More recently, and illustrative of the continued unscholarly, propagandistic, and far-right bent of CSIS, in 1984 a CS1S panel was organized on the alleged KGB-Bulgarian plot to kill the pope. Long-time CIA official Paul Henze as well as Arnaud de Borchgrave, Robert Kupperman, Zbigniew Brzezinski, Max Kampelman, Ray Cline, and Marvin Kalb were members. The panel took the then still unadjudicated case as proven, assailed the U.S. government for not proclaiming its truth, and peddled some extremely foolish rightwing claims of Soviet influence over the Western media. This was a propaganda exercise of no intellectual content, designed to exploit the belief in Soviet guilt that had been encouraged by the U.S. government, terrorism experts Sterling, Henze, and others, and the mass media. The fact that CSIS would appoint Arnaud de Borchgrave - far-right journalist, editor of the Moon-owned paper and magazine 'Washington Times' and 'Insight on the News', and collaborator with Birchite John Rees - an "adjunct scholar" tells us all we need to know about CSIS's concept of "scholarship."
CSIS has been an activist propaganda agency in two senses. Its propaganda, as we have seen, has been closely geared to establishment and right-wing political demands. But its staff has also included a number of front-line operatives in political work and policy making. Abshire has been an ambassador and media liaison worker for the government. Ledeen was an active participant in Italian politics in the early Reagan years and played a role as go-between in the Iran-contra affair. Ray Cline has had strong ties to WACL and far-right governments that have been active participants in the terrorism of the past decade. Cline was also deeply involved in Bush's political drive in 1980, in which "active duty agents of the Central Intelligence Agency worked for the Bush political campaign" (according to an affidavit of intelligence veteran Angelo Codevilla), in violation of the Hatch Act. [...]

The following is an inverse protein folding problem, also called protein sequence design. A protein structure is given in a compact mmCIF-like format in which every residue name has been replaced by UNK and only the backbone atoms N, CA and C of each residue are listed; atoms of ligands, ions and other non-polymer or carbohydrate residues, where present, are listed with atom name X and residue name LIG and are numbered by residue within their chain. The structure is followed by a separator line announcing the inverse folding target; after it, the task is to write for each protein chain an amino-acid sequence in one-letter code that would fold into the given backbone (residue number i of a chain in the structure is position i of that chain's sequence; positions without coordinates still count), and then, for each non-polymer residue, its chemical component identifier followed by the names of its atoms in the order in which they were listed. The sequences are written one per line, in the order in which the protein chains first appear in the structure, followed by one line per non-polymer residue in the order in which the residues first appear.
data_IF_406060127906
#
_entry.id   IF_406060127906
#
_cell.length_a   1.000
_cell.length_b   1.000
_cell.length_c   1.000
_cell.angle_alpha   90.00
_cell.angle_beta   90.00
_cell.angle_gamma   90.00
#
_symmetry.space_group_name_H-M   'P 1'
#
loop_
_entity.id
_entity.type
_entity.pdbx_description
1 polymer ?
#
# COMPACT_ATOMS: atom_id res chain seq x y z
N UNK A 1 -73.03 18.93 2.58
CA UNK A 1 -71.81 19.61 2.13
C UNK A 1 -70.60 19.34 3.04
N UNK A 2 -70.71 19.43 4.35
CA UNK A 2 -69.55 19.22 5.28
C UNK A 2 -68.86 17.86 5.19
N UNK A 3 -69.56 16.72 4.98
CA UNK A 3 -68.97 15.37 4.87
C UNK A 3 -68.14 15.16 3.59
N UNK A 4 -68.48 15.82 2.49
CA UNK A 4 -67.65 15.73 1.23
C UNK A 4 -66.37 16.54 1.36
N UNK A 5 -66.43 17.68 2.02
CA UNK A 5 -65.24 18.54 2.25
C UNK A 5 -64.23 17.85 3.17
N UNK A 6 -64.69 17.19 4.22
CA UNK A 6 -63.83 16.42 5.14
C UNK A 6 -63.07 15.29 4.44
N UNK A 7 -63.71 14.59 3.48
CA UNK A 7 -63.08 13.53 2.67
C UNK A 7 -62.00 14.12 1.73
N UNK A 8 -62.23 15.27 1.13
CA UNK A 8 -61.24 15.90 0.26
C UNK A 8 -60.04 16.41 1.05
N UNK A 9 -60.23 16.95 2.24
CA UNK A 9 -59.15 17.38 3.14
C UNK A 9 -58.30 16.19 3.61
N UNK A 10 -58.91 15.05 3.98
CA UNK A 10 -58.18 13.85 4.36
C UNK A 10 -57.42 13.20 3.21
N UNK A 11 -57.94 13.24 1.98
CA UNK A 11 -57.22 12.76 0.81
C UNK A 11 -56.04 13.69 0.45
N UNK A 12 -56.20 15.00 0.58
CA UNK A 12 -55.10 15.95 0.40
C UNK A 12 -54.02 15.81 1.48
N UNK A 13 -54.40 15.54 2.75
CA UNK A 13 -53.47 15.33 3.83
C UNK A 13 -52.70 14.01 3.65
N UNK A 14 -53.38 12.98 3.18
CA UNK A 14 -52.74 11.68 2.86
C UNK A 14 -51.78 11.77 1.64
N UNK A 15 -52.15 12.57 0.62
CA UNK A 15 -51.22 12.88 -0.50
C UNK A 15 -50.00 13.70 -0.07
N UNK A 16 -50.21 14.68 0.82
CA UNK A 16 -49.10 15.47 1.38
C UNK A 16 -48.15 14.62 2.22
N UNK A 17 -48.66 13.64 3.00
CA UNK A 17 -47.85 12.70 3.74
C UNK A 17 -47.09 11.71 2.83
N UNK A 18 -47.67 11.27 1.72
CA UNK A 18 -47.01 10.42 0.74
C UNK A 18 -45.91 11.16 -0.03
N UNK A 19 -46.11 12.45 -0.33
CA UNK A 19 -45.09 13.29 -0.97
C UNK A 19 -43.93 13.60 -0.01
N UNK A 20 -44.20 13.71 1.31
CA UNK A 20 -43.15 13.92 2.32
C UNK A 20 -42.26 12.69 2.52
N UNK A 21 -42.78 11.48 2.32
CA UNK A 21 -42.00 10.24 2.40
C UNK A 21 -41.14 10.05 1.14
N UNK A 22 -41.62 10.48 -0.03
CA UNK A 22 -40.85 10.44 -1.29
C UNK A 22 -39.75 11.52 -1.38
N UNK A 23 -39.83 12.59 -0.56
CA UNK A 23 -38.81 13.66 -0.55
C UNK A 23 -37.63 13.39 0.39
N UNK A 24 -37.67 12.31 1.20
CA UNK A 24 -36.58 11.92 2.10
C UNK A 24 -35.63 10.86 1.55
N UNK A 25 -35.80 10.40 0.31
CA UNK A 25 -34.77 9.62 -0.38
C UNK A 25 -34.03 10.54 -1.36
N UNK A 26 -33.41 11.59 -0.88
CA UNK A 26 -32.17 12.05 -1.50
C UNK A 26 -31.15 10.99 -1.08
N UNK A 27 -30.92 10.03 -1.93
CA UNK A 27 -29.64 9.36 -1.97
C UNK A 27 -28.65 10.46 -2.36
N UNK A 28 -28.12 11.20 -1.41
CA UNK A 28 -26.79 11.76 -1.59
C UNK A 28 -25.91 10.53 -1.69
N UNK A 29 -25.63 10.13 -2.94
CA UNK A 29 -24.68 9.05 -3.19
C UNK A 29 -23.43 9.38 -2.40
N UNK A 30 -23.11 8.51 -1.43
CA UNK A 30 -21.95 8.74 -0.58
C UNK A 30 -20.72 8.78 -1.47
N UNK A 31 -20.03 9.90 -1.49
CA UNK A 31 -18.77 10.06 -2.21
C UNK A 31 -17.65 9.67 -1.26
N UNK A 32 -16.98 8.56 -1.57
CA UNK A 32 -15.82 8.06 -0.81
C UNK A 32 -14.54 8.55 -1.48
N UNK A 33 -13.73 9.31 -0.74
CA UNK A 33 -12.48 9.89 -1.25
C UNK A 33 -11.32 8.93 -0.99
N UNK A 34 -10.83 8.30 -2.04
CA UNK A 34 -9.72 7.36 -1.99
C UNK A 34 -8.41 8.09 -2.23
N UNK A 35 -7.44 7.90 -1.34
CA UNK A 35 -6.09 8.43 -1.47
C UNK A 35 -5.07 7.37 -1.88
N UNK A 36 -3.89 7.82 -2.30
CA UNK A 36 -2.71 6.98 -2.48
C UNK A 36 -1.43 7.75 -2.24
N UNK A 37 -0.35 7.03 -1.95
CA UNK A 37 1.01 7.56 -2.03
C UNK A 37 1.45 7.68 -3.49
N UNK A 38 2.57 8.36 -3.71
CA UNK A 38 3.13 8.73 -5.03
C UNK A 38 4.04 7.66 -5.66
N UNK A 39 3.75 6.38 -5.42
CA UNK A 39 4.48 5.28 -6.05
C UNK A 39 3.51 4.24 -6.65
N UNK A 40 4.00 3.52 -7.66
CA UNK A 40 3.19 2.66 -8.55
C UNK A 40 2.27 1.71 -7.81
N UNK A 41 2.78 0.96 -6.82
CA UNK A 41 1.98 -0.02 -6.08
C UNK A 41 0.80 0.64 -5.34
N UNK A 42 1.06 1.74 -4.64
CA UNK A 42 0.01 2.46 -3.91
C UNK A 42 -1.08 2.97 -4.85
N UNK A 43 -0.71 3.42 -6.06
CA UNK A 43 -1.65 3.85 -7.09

The revolving door between CSIS and the U.S. intelligence agencies has been busy, and Fred Landis's designation of the organization as an "ivory tower for old spooks" is apt. Ledeen, Walter Laqueur, and Edward Luttwak, another CSIS stalwart, have had very close relationships with Israel and MOSSAD, as well as U.S. government officials. CSIS is a truly "multinational" member of the terrorism industry.